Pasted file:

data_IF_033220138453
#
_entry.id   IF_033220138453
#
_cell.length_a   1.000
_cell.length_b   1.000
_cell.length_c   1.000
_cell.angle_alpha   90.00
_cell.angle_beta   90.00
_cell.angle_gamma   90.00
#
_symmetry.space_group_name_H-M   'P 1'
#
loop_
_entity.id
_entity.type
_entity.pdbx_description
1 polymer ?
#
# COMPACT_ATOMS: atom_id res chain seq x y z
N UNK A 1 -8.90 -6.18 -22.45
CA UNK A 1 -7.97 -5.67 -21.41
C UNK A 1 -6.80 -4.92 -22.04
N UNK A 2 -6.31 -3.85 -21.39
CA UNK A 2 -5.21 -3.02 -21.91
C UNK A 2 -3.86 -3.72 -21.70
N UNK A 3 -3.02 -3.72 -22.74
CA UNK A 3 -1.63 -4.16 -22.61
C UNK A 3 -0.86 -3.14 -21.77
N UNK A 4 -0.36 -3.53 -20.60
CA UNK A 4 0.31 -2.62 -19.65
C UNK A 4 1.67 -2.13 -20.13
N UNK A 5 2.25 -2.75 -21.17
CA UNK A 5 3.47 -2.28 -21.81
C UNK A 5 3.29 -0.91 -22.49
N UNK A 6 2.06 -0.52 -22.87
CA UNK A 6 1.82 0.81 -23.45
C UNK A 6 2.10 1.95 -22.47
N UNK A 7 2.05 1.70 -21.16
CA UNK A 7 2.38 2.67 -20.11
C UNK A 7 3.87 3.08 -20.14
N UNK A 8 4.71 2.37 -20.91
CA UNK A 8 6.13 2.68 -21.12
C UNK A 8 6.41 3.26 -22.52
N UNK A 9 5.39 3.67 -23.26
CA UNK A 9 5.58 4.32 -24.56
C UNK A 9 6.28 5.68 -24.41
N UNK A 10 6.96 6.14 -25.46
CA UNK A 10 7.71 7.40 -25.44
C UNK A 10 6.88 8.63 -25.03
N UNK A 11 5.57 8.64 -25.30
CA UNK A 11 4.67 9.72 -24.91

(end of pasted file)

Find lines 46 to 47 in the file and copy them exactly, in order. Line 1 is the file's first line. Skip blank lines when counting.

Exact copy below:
CA UNK A 9 5.58 4.32 -24.56
C UNK A 9 6.28 5.68 -24.41